An Amazon series released at the height of the COVID pandemic revolved around a plot where a virus is deliberately released and then a vaccine offered to a terrified public as a form of population control.
Utopia is a remake of the UK Channel 4 series originally released in 2013 and stars Jessica Rothe, Rainn Wilson, and John Cusack.
Alex Jones breaks down the significance of the 2020 Amazon series ‘Utiopia.’ The series, that finished shooting long before Covid-19 hysteria, involves a mad scientist who creates a fake pandemic and offers a vaccine “cure” that is actually a sterilizing bioweapon. This is real-time predictive programming!
The plot centers on a group of comic book fans who discover an unpublished manuscript for a graphic novel which turns out to be a real life plot to fake a global pandemic in order to thin the earth’s population.
People are killed or poisoned to convince them that the virus is real before a traumatized population is convinced to take a vaccine which sterilizes the vast majority of them, lowering the planet’s population to just 500 million people total in a single generation.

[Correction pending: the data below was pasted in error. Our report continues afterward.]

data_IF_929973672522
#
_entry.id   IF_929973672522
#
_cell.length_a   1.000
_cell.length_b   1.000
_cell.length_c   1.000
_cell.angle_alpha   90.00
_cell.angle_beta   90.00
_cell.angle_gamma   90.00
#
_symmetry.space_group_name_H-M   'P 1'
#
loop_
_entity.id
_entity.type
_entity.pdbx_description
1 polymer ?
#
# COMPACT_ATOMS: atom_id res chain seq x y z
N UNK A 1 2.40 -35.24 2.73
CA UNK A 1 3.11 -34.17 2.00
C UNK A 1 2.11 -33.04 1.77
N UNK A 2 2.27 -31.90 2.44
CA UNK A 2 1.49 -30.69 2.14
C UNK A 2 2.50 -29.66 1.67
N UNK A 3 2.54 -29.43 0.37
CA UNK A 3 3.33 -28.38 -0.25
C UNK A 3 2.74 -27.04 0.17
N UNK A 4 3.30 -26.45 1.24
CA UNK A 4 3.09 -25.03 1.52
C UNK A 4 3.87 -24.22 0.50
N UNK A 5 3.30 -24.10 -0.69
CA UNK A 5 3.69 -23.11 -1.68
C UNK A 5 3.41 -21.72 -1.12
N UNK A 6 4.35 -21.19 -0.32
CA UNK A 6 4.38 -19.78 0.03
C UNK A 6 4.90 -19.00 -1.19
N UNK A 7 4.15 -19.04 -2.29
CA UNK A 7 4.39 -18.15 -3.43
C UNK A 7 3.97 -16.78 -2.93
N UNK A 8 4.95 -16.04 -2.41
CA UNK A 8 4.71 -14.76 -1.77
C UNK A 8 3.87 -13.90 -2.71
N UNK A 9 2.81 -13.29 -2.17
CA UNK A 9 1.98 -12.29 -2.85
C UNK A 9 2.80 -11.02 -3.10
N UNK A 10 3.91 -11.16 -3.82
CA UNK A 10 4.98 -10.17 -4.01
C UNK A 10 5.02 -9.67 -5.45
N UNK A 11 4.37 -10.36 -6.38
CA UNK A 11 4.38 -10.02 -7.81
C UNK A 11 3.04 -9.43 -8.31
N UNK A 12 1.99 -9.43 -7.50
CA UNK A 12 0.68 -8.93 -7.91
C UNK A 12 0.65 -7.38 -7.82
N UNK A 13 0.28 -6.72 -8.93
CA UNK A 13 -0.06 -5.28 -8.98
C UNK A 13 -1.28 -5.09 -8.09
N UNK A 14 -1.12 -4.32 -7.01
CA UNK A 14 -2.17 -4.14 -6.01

The comic book fans are hunted down by a shadowy deep state organization after attempting to expose the conspiracy.
The edit of Utopia was only finished in April 2020 at the height of the first wave of the pandemic and was subsequently released in September 2020.
Indeed, the plot of the series is so close to what some “conspiracy theorists” claim is the real agenda behind the COVID-19 pandemic, that outlets like Slate said it should have never been released.
“It’s impossible to enjoy a story where the heroes persuade themselves that shadowy forces have manufactured a phony pandemic to trick people into taking a dangerous vaccine when those exact beliefs are helping to kill hundreds of thousands of Americans,” wrote Matthew Dessem.
The New York Times also reported on how author and showrunner Gillian Flynn knew that Utopia had “unsettling COVID parallels,” but that she wrote it before she knew anything about QAnon.
Suffice to say, the show was canceled in November 2020 after Amazon opted not to commission a second season.
Maybe it was just too close to the bone.